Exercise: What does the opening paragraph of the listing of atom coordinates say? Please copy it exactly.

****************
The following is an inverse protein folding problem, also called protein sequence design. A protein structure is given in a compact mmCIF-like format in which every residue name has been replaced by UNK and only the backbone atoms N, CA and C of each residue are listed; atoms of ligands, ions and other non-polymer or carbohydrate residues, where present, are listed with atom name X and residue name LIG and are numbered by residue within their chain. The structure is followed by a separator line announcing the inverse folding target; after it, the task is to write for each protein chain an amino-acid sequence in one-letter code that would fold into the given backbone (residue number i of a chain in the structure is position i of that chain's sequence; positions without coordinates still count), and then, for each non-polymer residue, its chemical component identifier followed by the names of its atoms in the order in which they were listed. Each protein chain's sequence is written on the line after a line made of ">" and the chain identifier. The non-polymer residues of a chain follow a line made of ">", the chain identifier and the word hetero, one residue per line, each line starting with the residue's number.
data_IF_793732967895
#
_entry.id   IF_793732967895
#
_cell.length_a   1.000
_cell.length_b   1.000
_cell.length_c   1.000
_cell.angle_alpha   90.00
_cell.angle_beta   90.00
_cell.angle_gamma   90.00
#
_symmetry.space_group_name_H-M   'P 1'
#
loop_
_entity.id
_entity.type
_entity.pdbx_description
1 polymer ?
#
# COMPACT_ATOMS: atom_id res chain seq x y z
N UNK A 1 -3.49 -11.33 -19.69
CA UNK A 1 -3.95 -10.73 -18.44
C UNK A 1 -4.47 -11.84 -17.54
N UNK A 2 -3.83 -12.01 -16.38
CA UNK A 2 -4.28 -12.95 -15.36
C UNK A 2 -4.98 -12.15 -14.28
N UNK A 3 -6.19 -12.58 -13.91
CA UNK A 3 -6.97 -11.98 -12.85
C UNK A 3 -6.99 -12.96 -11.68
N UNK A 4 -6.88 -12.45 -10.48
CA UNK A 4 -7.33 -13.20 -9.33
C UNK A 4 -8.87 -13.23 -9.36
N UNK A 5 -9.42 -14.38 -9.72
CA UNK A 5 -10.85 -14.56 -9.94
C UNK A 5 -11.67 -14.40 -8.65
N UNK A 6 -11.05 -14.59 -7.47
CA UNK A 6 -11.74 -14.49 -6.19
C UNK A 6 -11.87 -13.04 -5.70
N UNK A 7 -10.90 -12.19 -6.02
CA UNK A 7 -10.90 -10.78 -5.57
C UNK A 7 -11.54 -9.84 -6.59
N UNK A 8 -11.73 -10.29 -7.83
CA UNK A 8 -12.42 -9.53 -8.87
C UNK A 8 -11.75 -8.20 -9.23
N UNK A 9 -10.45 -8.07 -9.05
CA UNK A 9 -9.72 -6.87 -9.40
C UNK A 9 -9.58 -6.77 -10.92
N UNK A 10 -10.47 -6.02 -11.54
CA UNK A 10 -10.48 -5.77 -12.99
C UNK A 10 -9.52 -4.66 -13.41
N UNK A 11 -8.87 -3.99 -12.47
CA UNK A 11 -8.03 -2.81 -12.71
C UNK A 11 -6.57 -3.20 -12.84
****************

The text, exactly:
The following is an inverse protein folding problem, also called protein sequence design. A protein structure is given in a compact mmCIF-like format in which every residue name has been replaced by UNK and only the backbone atoms N, CA and C of each residue are listed; atoms of ligands, ions and other non-polymer or carbohydrate residues, where present, are listed with atom name X and residue name LIG and are numbered by residue within their chain. The structure is followed by a separator line announcing the inverse folding target; after it, the task is to write for each protein chain an amino-acid sequence in one-letter code that would fold into the given backbone (residue number i of a chain in the structure is position i of that chain's sequence; positions without coordinates still count), and then, for each non-polymer residue, its chemical component identifier followed by the names of its atoms in the order in which they were listed. Each protein chain's sequence is written on the line after a line made of ">" and the chain identifier. The non-polymer residues of a chain follow a line made of ">", the chain identifier and the word hetero, one residue per line, each line starting with the residue's number.